USA TODAY High School Sports has a weekly column on the recruiting process. This isn’t about where just the top five-star athletes are headed but rather a guide to the process and the pitfalls for student-athletes nationwide from Playced.com. This week’s article is written by Ross Hawley, the president of the company. Playced.com is an industry leader in college recruiting. Their technology-based recruiting service identifies the right colleges for potential recruits to pursue and provides a recruiting system that is second to none for student-athletes of all talent levels and ages.
So, Joe Urso is one of the best baseball coaches in America. How else do you introduce a man that has a career record of 831-242-1? Who has 13 conference titles, 11 NCAA South Regional championships and oh by the way, 5 NCAA Division II National Championships to his credit? Coach Urso has forgotten more about the game of baseball than most coaches ever learn. Fresh off a 2019 national title, seriously, how else do you introduce Coach Urso other than one of the best in the business?
This week I sat down with Joe Urso, head baseball coach at the University of Tampa to talk recruiting. From what camps a player should attend, to what he wants high school baseball players to know about the recruiting process, here is what he had to say.
Q: When do you start paying attention to prospective student-athletes?
A: We move a lot later than most schools. I think that’s just because we are at the NCAA Division II level and there’s kind of an order to recruiting. Usually, the D I schools are getting their commitments first, and we fall into the next window. And then, we even go slower than most D II’s and typically wait to offer guys until summer before their senior year, or even the fall of their senior year. The reason we wait so long is because we want to make sure that Tampa is the right fit for any young man we sign. In my opinion, so much can change from sophomore to senior year of high school. We certainly don’t want kids that just want to commit to say they committed. We want the guys that want to be in our program, help us win and continue the legacy we’ve established here.
Q: How can a high school baseball player pick the right camps to attend?
A: You know, it’s being realistic with your ability and trying to find that right fit. For example, if you’re a D-II talent, you probably don’t want to be going to the University of Florida’s camp thinking that they’re going to pull you to the side to give you an offer. You want to be realistic with your ability and get to a place that’s going to be a fit for you. You’ve got to get to the right camp to be seen by the schools that might actually want to offer you. Maybe if I’m a high-academic kid, there are academic camps out there that would be a better fit for me than attending a certain top 100 camp. Take a look in the mirror. If you’re being realistic with your ability and where you belong, the sky’s the limit.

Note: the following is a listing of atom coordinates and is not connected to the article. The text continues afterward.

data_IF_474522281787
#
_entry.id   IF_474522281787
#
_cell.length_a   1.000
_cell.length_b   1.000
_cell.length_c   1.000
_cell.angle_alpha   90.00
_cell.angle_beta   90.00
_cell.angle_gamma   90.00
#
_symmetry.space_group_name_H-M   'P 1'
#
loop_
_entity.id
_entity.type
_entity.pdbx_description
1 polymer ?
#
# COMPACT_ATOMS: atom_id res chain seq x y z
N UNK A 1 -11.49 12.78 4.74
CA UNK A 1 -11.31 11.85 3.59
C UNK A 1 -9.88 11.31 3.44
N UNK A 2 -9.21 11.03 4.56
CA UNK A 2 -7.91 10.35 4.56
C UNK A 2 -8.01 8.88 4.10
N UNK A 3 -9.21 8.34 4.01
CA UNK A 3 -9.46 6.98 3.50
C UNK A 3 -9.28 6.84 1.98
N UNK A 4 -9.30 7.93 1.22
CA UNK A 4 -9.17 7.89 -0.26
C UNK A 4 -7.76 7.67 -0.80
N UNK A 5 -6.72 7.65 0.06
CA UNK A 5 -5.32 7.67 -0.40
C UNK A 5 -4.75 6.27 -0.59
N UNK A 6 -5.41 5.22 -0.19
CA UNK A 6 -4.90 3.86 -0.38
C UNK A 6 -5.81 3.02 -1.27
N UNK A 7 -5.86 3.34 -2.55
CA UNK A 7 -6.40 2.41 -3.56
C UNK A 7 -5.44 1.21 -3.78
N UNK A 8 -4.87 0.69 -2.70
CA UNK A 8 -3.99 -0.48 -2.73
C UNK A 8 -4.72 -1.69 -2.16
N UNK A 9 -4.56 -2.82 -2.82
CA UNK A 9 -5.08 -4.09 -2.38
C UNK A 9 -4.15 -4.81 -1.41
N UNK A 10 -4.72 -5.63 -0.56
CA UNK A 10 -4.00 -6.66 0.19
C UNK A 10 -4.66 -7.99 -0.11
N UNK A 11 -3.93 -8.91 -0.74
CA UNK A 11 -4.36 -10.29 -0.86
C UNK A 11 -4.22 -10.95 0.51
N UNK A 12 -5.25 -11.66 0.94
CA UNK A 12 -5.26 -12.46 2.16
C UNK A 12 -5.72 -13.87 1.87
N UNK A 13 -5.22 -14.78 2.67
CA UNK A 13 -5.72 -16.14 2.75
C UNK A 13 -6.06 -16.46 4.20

Q: What’s something every high school baseball player should know about the college recruiting process?
A: There’s a place for everyone to play. You just need to do your homework to find that place. The internet is a great place to start! If you’re a shortstop, do your research on your dream program. And, if they have an All-American shortstop that’s only a sophomore, well, you can start to put the puzzle together in how you might fit in. Make sure that you’re getting to a school where you’re going to want to graduate from. We tell all our guys that academics are number one. We all know that every one of these kids have dreamed of playing the big leagues since they were five. That’s a great dream and go for it. But this is one of the toughest sports to make it to the top. Baseball is going to come to an end. So, get to that place where you can get your degree and let the baseball part take its natural course.
Q: Do you pay attention to the parents of a player you’re recruiting?
A: It’s something you hear a lot when you’re out recruiting. You know, the parents that are too involved or who can be high maintenance. Yes, we pay attention to parents. It’s really no different than if you’re recruiting two centerfielders who are pretty close in talent and one has a 3.5 GPA and the other one has a 2.5. What direction do you think we’re going to go on that? Obviously, you’ve got to get the better student to make your job easier when they’re here. You don’t want to be babysitting. And, the same thing could be said for two guys who are close in talent and one has a parent acting poorly and the other doesn’t. We recruit everything. This is going to come to your program, so you want to make sure you’re bringing in the right family.